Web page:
A dose of reality

The creative geniuses in the advertising world, the type of brainiacs who came up with the Geico Gecko, spend all their time thinking up ways to capture our attention. One of those insensitive geniuses is responsible for placing the ads to inform and offend us on a daily basis.

I’m pretty sure that the advertising demographers have figured out that only consumers over age 50 watch the televised evening news. The problem with ads shown then is that we are usually eating dinner and I think a lot of empty-nested couples and singles do the same. The TV execs know this about us.

I remember when one of the stomach medicines portrayed its healing powers with a diagram of a throbbing, ailing digestive system. I was usually eating spaghetti as the small intestine pulsed in agony.

These days, however, there are ads with some pretty unappetizing people complaining about their hemorrhoids just as I’m about the spear a mushroom . . . or a meatball. There have been days that the only thing going down after the Preparation H ad is my fork. The subject matter is indelicate at best, but the timing is terrible. Now, if you are a hemorrhoid sufferer, I’m not denying your right to know about products that might help you. I just don’t want to think about it as I reach for the green grapes.

The ads that are not about affordable life insurance are aimed at the arthritic, the asthmatic, the sleepless, the constipated and those who pee every 45 minutes. If we cramp up after milk, can’t make our own tears, or have skin that cruds up and falls off, there’s a pill. If your toenails have a little devil sprite running around under them, I’m sure they’re painful, but there’s a pill. If you suffer from jock itch or are erectiley-challenged, there’s a powder and a pill and a sympathy card. The ulcer-prone have a choice of the purple pills and stomach acid mints come in spearmint, peppermint and probably Jack Daniels flavor. (If they don’t, they should.)

The actors on these ads have only two expressions – frowning in aching joint agony or gas attacks, then eventually grinning in relief while bouncing on the beach or the tennis court. You never see them in deep thought, perhaps contemplating whether to even take the drugs. And you never see them calling their doctor. I think that advice, although stupid, is also hysterically funny.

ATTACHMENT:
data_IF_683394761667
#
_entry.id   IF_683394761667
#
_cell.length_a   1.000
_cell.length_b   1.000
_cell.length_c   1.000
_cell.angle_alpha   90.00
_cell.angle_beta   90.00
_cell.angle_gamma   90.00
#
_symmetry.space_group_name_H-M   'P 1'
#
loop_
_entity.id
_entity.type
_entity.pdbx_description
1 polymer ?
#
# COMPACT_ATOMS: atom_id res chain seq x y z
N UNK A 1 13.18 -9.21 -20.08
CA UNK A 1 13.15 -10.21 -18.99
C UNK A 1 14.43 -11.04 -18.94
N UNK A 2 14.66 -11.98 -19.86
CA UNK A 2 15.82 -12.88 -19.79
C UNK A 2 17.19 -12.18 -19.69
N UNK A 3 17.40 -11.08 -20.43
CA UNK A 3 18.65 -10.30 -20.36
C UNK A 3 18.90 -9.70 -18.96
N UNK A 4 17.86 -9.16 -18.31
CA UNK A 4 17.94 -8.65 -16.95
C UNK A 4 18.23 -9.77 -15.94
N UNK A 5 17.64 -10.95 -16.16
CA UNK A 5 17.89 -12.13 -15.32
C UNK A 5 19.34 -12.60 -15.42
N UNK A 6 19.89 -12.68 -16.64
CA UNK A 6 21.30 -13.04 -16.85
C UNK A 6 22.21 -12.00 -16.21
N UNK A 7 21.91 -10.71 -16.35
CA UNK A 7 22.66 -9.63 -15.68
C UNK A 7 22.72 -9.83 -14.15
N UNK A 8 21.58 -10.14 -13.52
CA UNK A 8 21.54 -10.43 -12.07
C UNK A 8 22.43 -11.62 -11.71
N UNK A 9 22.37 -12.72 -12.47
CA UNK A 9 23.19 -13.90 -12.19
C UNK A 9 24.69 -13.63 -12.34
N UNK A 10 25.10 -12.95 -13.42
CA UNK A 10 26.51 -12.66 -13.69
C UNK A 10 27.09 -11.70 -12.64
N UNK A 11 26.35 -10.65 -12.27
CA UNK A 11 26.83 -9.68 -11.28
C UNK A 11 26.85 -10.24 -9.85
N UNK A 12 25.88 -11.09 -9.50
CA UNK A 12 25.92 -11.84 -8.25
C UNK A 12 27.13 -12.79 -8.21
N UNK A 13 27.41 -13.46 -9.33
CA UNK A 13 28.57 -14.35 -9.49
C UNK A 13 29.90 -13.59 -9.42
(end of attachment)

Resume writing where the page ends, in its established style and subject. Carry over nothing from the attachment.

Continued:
“Before taking our over-priced drug, please be aware that it may cause apoplexy, dyspepsia, dropsy, double vision, sleep walking and psychedelic phenomena. You may bleed to death, keel over, choke on your tongue, bite off your big toe or be kidnapped by aliens. If you are not sure that Ambrosianol is for you, we recommend that you call your doctor and ask him.” Yeah right. Imagine it:

“Hello, Sally?” this is Marcy O’Brien. “I need to speak to Dr. Wonderful. I have an important question to ask him. At the hospital? Well when is he going to be back so he can answer my question?”

Sally says, “Why don’t you tell me what the question is and I’ll ask him for you?” Hmm. Should I entrust this critical question to her?

“Well, can he call me when he gets back? It’s about a prescription drug.” There, that’ll let her know how serious this is.

“Is this one of those ‘Call your doctor’ ad recommendations?” she asks.

“Uh, well, uh, yeah. I just thought I should ask his professional opinion.” I stammer.

“What’s the name of the drug?” she asks.

“Ambrosianol.” I offer.

“Well, Dr. Wonderful recommends that any patients calling in about Ambrosianol be referred directly to their investment adviser. If their life savings can handle a three month supply without inducing cardiac arrest, he says to go for it.”

I have decided, from very limited personal experience, that any pill advertised on television is guaranteed to cost a least $5 apiece. Or $7, or $9. And the docs do prescribe new wonder drugs as casually as they recommend baby aspirin. No doc has ever mentioned that my new prescription might be a little pricey. When you check out at the pharmacy, the shock hits that thirty of these new little life-changers cost $260. $260? I paid less than that for my first car!! They should keep smelling salts behind the counter.

In reality, all those warnings on television which the announcer rattles off like hog futures, are usually about all the terrible things that you never want to happen. Ever.

“Don’t take this drug if you are in dialysis, or have an enlarged liver, heart failure, cataracts, pancreatitis, are pregnant, want to become pregnant or are allergic to Ambrosianal.” Wait – you’ve never taken it, but you’re supposed to know whether you are allergic to it? When do you find that out – during your last gasp?

The ad continues, “May cause cramping, hemorrhaging, diarrhea, constipation, erectile dysfunction, blindness, convulsions, seizures or death. And death is listed as just another side-effect. Actually, you could get the same result by telling a senior citizen she is pregnant.

I don’t know what our quality of life would be without some of the medicines that make aging tolerable. But there has to be a happy medium somewhere between waaaaaay too much information and finding out if a drug is appropriate. I will continue to be as informed as possible and try to keep an open mind – a large task for a natural cynic. Frankly, as long a new drug doesn’t give me the trots or hives, and it actually doesn’t CAUSE pregnancy…

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